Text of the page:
CHRISTMAS decorations are being fitted across the country leaving many people having to remove a tree.
But if you don’t handle it properly, you could start the year off with a fine of hundreds of pounds.
Twelfth night is traditionally the day when Christmas decorations are taken down – and some even believe it’s bad luck if you leave them on any longer.
That means 12 days from Christmas Day, January 5th, is the day to drop the decorations (also known as Ephinany).
You have several options for getting your Christmas tree, but leaving it on the street can be considered bad practice in some areas.
If you are caught fly-pulling you could be fined up to £400 – not the best way to start the new year.
For example, Bromley and Leicestershire council has issued warnings that residents will face penalties if they do not handle their trees properly.
How exactly to dispose of your tree will depend on your area, as each council sets waste collection rules.
Some councils offer recycled kerbside. For example, in Camden there are specific spots for you to drop trees between January 3 and 14.
Residents of Bromley can bring their Christmas Trees to specific temporary locations at certain times and days where the council will then recycle them.
It warned that Christmas trees and garden waste must not be left outside of this time, or else it would be “considered fly catching and will be prosecuted”.
Some areas accept real Christmas trees to be disposed of in garden bins or at recycling centers.
For example, old trees in Leicestershire can be taken to Household Waste and Recycling Sites (RHWS) and some of them will be picked up in your garden bin.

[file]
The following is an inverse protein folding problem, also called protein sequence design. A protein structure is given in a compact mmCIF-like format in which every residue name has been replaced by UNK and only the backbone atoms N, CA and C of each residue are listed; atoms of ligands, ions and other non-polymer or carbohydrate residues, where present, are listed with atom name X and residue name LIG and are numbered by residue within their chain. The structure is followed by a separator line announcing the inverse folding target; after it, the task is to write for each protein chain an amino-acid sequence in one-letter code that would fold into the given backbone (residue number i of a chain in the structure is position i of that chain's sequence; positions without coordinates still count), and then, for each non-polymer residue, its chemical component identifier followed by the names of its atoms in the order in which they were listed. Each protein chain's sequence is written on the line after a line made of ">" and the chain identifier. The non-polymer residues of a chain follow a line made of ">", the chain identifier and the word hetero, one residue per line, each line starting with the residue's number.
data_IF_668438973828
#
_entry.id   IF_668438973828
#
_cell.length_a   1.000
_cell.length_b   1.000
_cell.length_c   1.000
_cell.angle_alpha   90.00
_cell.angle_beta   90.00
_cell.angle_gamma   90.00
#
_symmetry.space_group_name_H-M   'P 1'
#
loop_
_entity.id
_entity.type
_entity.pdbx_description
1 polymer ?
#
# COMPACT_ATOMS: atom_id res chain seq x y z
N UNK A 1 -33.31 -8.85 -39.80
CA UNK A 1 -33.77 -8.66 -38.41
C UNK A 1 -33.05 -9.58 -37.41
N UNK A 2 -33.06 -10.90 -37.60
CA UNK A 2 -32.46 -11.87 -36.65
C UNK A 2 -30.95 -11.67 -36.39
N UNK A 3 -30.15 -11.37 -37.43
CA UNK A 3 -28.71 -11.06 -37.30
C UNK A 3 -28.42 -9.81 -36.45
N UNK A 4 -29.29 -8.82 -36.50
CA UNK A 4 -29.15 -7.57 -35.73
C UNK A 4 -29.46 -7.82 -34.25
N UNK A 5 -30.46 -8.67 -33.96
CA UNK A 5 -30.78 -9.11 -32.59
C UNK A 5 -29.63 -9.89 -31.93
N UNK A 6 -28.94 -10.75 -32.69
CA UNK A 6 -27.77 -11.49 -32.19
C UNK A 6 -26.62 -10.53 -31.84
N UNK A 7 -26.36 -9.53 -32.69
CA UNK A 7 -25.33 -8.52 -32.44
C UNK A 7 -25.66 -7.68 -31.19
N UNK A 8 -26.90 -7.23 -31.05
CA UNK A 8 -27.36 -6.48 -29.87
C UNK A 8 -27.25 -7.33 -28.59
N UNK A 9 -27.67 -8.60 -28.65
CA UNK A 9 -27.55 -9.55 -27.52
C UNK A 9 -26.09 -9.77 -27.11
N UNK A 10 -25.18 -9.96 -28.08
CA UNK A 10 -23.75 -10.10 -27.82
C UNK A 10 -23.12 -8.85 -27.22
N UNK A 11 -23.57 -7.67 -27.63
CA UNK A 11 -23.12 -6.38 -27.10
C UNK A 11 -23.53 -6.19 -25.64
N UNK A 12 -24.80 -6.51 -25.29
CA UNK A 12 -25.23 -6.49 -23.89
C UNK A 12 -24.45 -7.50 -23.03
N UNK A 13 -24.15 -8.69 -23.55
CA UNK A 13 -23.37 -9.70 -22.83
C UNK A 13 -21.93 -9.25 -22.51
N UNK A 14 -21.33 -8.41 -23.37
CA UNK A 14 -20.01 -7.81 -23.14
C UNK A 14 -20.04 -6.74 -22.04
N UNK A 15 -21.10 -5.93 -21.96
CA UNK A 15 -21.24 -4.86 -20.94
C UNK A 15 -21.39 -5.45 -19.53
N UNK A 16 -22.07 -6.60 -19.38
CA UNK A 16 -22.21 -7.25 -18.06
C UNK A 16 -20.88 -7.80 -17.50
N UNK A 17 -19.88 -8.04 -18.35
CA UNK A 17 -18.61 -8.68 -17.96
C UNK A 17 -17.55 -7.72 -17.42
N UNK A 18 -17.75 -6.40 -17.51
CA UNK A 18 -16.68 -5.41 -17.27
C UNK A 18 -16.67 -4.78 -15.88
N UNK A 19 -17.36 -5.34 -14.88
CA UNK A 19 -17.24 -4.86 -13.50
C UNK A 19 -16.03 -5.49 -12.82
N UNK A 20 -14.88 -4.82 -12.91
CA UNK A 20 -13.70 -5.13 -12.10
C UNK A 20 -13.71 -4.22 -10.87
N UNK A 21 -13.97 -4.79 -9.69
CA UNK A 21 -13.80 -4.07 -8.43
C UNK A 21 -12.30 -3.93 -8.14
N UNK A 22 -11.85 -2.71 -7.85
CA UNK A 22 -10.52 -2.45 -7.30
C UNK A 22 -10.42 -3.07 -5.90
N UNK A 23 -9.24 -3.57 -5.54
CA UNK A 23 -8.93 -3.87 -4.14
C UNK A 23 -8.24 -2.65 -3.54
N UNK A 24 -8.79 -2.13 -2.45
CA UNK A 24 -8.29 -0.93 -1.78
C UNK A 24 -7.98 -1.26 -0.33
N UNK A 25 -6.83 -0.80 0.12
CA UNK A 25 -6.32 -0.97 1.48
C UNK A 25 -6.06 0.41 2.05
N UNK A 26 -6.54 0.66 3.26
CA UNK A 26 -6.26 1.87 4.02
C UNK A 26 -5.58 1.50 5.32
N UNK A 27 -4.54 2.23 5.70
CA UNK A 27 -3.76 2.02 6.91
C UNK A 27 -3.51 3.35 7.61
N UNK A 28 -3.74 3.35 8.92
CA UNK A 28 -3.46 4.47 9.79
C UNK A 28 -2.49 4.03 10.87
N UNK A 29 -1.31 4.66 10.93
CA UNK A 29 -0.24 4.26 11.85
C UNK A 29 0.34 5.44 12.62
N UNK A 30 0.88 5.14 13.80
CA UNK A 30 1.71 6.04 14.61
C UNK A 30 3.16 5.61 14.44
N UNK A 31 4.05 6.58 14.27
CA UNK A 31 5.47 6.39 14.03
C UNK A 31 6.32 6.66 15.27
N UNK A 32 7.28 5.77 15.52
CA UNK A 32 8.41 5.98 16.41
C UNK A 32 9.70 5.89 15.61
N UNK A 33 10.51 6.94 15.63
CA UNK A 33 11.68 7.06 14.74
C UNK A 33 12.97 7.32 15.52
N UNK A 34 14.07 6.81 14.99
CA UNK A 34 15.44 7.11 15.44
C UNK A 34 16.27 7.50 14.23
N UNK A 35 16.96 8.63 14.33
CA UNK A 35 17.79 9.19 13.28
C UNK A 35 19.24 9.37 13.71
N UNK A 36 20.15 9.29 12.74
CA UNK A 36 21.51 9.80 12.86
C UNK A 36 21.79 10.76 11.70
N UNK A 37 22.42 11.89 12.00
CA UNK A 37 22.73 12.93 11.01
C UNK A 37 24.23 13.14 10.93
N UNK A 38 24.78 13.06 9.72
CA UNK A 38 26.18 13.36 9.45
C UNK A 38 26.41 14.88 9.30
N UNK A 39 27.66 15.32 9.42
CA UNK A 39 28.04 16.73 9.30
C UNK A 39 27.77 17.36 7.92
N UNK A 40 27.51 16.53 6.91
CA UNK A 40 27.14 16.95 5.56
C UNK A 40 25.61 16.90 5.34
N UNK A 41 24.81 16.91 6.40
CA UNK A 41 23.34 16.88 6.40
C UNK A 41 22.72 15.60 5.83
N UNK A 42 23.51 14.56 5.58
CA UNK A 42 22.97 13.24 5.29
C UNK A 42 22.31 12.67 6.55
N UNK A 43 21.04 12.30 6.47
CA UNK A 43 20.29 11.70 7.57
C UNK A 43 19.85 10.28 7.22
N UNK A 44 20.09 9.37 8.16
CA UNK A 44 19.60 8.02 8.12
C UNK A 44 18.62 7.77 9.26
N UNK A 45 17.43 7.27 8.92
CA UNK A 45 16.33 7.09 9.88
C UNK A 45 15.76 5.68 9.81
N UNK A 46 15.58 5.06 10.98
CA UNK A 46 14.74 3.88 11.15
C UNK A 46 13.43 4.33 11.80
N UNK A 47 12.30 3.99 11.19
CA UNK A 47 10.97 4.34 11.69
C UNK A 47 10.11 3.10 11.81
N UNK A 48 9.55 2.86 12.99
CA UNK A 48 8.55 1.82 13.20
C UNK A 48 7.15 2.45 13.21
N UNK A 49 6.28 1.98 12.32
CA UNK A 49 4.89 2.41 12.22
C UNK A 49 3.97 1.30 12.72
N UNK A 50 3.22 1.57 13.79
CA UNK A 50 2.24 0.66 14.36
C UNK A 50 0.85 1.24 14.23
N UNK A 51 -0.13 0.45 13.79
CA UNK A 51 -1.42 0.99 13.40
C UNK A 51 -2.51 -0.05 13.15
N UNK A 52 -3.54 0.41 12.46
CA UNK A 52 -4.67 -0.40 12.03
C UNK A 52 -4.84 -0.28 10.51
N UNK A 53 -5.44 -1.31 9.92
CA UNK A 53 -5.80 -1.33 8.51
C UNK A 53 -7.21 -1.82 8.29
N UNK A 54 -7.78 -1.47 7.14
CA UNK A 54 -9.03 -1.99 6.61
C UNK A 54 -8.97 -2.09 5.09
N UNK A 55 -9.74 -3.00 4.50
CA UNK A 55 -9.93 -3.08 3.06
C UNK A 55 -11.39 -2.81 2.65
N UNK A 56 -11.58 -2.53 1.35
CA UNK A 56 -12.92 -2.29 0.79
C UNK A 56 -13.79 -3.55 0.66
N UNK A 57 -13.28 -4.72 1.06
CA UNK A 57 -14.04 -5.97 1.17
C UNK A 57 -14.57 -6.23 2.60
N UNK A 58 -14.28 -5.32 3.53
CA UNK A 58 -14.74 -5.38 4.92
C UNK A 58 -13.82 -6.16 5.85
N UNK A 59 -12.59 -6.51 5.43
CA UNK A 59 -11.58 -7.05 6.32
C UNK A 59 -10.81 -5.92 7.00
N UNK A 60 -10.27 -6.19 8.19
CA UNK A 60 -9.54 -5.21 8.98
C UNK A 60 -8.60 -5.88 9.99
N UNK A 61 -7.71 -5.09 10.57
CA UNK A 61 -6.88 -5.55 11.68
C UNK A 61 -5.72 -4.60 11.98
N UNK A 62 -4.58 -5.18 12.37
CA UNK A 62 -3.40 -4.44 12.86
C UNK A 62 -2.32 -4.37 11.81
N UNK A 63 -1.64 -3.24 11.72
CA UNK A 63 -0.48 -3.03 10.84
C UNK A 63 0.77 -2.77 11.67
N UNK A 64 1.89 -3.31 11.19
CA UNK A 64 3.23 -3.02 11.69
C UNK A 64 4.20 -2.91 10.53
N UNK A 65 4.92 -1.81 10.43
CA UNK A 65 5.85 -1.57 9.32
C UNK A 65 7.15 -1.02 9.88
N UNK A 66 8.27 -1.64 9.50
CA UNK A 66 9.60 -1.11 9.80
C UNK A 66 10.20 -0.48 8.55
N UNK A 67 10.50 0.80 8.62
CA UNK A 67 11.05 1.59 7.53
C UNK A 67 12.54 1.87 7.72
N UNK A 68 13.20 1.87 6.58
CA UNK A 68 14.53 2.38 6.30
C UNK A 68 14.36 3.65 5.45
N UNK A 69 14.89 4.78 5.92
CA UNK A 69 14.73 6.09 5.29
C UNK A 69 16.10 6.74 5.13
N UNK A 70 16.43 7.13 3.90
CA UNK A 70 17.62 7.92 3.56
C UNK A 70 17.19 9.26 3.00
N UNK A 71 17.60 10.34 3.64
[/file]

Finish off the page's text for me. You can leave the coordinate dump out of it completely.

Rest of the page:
The council said: “Responsibly dispose of your real/cut Christmas tree after Christmas.
“Shooting a fly on a Christmas tree is an offense and you could be prosecuted or face a fine.”
How can I get rid of my Christmas tree?
Since the rules vary depending on where you live, it’s best to check in person so you can follow them and avoid fines.
You can find local council website using the tool on gov.uk and search for your postcode.
Of course, no matter how you dispose of it, you need to make sure all your decorations are removed first.
And the rules only apply to real Christmas trees – fake ones can be boxed and reused the following year.
There are other options for getting rid of your Christmas tree, and they may be better for your wallet as well as the environment.
You can try growing your own plants to use again next year if you have a garden and space to grow them.
It can also save you money on buying another one if you can afford it.
A couple planted a 6ft tall Christmas tree in 1978 now use a cherry picker to decorate the 50ft giant with 3,000 lights in an annual tradition.
Composting is another option, but you’ll need to cut it into several smaller pieces before adding it to your pile.
Many charities will also come and collect your tree for recycling in exchange for a small donation – you can Find people in your area here.
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https://www.thesun.co.uk/money/17226254/christmas-tree-rubbish-collection-rules-where-dispose-recycle/ How to get rid of your Christmas tree without incurring a £400 fine